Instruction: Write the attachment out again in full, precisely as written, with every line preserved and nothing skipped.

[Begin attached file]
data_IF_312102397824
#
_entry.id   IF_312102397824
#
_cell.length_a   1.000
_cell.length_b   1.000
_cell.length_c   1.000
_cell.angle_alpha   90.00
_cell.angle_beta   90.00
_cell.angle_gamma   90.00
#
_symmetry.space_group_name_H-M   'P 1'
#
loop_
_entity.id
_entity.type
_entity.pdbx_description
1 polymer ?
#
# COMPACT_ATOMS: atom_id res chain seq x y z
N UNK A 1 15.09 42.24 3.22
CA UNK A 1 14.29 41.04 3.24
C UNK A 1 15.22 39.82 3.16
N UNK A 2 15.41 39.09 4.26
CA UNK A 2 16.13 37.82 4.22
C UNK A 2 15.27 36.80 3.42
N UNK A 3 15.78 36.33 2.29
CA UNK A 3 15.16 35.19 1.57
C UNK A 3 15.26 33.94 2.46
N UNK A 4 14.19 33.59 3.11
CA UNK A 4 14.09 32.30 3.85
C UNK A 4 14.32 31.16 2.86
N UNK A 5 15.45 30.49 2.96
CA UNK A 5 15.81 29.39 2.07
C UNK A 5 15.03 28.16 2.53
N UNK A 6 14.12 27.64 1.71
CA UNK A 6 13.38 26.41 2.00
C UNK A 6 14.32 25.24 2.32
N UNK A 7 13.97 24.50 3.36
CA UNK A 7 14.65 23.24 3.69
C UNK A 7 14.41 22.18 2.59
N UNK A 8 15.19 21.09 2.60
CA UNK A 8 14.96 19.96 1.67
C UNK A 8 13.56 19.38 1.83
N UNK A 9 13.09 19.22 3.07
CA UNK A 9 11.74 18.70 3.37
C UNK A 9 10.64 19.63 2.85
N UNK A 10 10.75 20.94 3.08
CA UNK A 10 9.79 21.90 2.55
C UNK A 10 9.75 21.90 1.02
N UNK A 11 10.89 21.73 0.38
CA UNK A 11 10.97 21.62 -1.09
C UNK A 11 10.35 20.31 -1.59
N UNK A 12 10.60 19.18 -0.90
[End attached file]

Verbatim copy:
data_IF_312102397824
#
_entry.id   IF_312102397824
#
_cell.length_a   1.000
_cell.length_b   1.000
_cell.length_c   1.000
_cell.angle_alpha   90.00
_cell.angle_beta   90.00
_cell.angle_gamma   90.00
#
_symmetry.space_group_name_H-M   'P 1'
#
loop_
_entity.id
_entity.type
_entity.pdbx_description
1 polymer ?
#
# COMPACT_ATOMS: atom_id res chain seq x y z
N UNK A 1 15.09 42.24 3.22
CA UNK A 1 14.29 41.04 3.24
C UNK A 1 15.22 39.82 3.16
N UNK A 2 15.41 39.09 4.26
CA UNK A 2 16.13 37.82 4.22
C UNK A 2 15.27 36.80 3.42
N UNK A 3 15.78 36.33 2.29
CA UNK A 3 15.16 35.19 1.57
C UNK A 3 15.26 33.94 2.46
N UNK A 4 14.19 33.59 3.11
CA UNK A 4 14.09 32.30 3.85
C UNK A 4 14.32 31.16 2.86
N UNK A 5 15.45 30.49 2.96
CA UNK A 5 15.81 29.39 2.07
C UNK A 5 15.03 28.16 2.53
N UNK A 6 14.12 27.64 1.71
CA UNK A 6 13.38 26.41 2.00
C UNK A 6 14.32 25.24 2.32
N UNK A 7 13.97 24.50 3.36
CA UNK A 7 14.65 23.24 3.69
C UNK A 7 14.41 22.18 2.59
N UNK A 8 15.19 21.09 2.60
CA UNK A 8 14.96 19.96 1.67
C UNK A 8 13.56 19.38 1.83
N UNK A 9 13.09 19.22 3.07
CA UNK A 9 11.74 18.70 3.37
C UNK A 9 10.64 19.63 2.85
N UNK A 10 10.75 20.94 3.08
CA UNK A 10 9.79 21.90 2.55
C UNK A 10 9.75 21.90 1.02
N UNK A 11 10.89 21.73 0.38
CA UNK A 11 10.97 21.62 -1.09
C UNK A 11 10.35 20.31 -1.59
N UNK A 12 10.60 19.18 -0.90